Hurricane Dorian struck the Bahamas on September 1, 2019, and lingered, creating both physical and psychological devastation. UMCOR has been working with the two Methodist denominations in the Bahamas to assist with recovery.

“Emotionally, it’s going to scar us for some time to come,” said Rev. Kenneth Lewis of Freeport. “I have to deal with members who lost everything. The house is gone, belongings gone, no food, no clothing, no vehicles.”

#4: Voting irregularities
Voting irregularities revealed soon after the adjournment of the special 2019 General Conference called into question at least one crucial vote. A motion to substitute legislation that spelled out a pathway for churches to depart the denomination over LGBTQ issues passed by just two votes.

The General Conference Commission promised a full, independent investigation and decided in a closed-door meeting last August to void the vote on the motion to substitute and ask the Council of Bishops to request the Judicial Council to rule on what the effect of that vote nullification was.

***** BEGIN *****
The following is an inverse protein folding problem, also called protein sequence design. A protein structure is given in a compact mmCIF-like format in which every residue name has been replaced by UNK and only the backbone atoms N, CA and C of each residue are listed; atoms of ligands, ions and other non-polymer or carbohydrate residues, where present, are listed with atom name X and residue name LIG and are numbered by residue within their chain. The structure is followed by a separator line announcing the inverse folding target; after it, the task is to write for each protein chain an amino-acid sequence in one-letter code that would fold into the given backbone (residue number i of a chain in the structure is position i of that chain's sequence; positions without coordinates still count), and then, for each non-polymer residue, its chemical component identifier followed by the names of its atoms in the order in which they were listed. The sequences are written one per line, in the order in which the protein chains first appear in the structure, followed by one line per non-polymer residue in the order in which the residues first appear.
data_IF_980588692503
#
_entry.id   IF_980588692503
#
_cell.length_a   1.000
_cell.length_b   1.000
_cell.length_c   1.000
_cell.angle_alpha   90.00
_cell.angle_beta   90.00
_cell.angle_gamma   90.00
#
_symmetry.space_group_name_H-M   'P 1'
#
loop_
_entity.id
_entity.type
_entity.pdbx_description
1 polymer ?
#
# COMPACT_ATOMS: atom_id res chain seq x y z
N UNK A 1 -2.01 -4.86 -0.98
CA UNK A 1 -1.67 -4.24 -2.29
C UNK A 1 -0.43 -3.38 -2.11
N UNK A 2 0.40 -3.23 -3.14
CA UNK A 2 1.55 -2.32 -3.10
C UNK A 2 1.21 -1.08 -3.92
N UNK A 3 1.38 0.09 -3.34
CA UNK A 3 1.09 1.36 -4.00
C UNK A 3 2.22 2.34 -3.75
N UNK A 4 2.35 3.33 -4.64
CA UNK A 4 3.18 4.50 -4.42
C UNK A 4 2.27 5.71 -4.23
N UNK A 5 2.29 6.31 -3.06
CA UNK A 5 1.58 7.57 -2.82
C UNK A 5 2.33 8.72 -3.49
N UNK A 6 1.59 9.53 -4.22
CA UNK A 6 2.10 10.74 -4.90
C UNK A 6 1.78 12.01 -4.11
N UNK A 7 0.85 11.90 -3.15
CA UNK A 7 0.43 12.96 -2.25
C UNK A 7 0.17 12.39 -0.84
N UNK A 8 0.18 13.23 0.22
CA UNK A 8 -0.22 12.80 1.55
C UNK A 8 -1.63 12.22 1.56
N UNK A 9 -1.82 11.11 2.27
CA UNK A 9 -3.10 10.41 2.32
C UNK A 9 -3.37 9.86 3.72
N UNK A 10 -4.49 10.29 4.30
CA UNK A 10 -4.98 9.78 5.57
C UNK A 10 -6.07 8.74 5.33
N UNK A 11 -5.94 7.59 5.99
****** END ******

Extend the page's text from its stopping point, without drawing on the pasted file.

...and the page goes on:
In its October 30 oral hearing on the matter, the Judicial Council questioned the lack of documentation and decided to reschedule the case for the 2020 spring session, noting “our inability to get the information requested during oral argument.” The council did rule on the effective date of the petition, saying it went into effect when the special General Conference ended.

#5: Constitutional amendment revote
After a revote, United Methodists around the globe have amended the denomination’s constitution to proclaim, “Men and women are of equal value in the eyes of God.” The newly adopted measure also commits United Methodists to work toward ending discrimination against women and girls.

Selecting the Top 5
Conference communicators and editors, as well as United Methodist News staff, vote each year on what stories were the biggest news in the denomination.

Other stories getting multiple votes in the survey included the:

  • Continued response to the Ebola outbreak in Congo;